Overview: Global capital markets are relatively calm as investors gird for drama. The Bank of England reports its assessment of the impact of Brexit and the stress tests a little before Fed Chair Powell speaks at midday in NY. The G20 meeting begins Friday, and several bilateral meetings are taking the spotlight from the larger gathering. Asian equities advanced for a second consecutive session, with Greater China markets (China, Hong Kong, and Taiwan) and Japan's Nikkei were up more than 1%. European shares are struggling to maintain the early upside momentum, and US shares are little changed. Benchmark 10-year yields are mostly 1-2 basis points lower, while oil and industrial metals are firmer. The dollar is in narrow ranges but mostly holding on to yesterday's gains against most of the major currencies. The Australian and New Zealand dollars continue to outperform.
Presidents Trump and Xi will have dinner Saturday night. China's Vice Premier Liu reiterated the pledge that China will open its markets. Most observers seem to agree that China is, in fact, doing this, but the issue is really the speed, not the direction. US economic adviser Kudlow says that Trump wants to make a deal but that China is not offering enough. It begs the question: Could China offer enough? The US criticism of China extends well beyond trade and commerce. The US appears to be demanding the end of Made in China 2025, which does not seem that different than the US import substitution strategy that is partly dressed up in America First. The US also objects to China's One Belt One Road initiative.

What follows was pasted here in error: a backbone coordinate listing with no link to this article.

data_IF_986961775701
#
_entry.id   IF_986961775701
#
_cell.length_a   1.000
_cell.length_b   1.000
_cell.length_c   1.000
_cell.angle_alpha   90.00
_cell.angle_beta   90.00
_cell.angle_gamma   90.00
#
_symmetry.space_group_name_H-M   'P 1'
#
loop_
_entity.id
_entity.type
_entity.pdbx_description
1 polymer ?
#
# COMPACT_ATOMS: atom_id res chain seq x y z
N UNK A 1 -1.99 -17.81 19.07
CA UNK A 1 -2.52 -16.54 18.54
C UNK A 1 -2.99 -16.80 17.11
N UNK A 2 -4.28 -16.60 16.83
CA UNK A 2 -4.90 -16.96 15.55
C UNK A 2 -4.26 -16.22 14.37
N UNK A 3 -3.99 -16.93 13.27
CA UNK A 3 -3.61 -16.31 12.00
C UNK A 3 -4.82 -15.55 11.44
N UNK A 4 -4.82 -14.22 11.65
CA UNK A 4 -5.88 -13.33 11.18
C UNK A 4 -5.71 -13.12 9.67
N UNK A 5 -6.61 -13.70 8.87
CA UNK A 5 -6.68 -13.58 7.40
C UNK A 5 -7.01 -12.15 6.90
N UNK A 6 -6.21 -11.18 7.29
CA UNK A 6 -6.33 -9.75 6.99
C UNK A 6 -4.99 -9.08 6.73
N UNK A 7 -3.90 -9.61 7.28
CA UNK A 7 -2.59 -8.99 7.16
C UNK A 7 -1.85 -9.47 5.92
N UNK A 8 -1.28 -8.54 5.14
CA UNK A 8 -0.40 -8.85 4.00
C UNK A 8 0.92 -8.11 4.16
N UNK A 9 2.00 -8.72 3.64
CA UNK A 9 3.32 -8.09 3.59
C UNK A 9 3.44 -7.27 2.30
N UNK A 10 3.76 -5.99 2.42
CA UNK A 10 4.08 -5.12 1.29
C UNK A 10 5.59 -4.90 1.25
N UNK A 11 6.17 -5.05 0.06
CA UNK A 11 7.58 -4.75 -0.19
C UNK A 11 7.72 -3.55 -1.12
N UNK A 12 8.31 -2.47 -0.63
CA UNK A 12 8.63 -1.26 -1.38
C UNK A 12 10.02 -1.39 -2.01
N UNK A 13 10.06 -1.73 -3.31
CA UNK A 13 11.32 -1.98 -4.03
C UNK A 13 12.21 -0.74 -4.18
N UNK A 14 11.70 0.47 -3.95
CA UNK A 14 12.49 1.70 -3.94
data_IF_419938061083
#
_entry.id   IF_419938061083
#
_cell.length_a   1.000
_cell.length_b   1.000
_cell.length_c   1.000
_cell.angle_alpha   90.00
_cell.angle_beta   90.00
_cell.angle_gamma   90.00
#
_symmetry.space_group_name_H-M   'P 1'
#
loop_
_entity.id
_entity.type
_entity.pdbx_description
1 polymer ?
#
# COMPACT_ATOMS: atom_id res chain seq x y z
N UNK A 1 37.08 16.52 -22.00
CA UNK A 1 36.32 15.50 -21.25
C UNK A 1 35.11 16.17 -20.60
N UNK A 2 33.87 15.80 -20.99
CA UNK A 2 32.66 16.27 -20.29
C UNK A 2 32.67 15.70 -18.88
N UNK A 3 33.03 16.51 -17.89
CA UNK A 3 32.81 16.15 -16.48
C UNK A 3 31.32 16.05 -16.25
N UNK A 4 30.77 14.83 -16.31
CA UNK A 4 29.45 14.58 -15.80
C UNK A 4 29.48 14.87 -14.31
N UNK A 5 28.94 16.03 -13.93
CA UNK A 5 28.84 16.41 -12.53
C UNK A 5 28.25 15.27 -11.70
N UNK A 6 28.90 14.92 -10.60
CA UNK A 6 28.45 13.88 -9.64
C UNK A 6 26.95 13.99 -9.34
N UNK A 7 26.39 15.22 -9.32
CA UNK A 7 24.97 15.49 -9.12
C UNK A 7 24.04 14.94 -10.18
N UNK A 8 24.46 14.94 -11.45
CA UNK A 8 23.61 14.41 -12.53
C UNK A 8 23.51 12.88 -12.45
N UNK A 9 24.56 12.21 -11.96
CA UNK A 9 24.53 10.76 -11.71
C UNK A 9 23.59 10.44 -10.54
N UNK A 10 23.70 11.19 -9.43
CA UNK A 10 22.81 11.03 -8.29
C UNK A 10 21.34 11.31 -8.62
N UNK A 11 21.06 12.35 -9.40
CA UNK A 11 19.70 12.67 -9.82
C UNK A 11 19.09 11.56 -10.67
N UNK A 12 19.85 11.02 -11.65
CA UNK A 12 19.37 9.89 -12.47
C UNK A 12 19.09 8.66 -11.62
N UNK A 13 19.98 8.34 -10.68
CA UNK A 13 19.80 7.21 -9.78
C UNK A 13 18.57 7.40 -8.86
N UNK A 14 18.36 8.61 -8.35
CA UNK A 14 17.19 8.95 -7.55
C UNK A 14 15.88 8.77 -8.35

There has been structured bilateral talks between the US and China under the past two US presidents, which were ended by the Trump Administration. A resumption of regular talks with China will likely be greeted as a success if agreed this weekend, but it simply returns the situation to the status quo ante. The real question after the G20 meeting is whether the US will go ahead with raising the 10% tariff on $200 bln of Chinese goods to 25% at the beginning of 2019 and if it signals the start of the process to levy a new tariff on the remaining roughly $265 bln of Chinese imports.
The dollar reached two-week highs against the yen (~JPY113.90) and Chinese yuan (~CNY6.9580). The greenback has been confined to less than a quarter of yen range through the European morning. There are chunky options set to expire today. These include $1.9 bln at JPY114.00, $777 mln at JPY113.70-80, and $2.33 bln at JPY113.50-55. The options market the yuan shows the biggest discount for one-week dollar calls over puts (25-delta risk reversal). Meanwhile, the Australian and New Zealand dollars are firm but within yesterday's ranges...MORE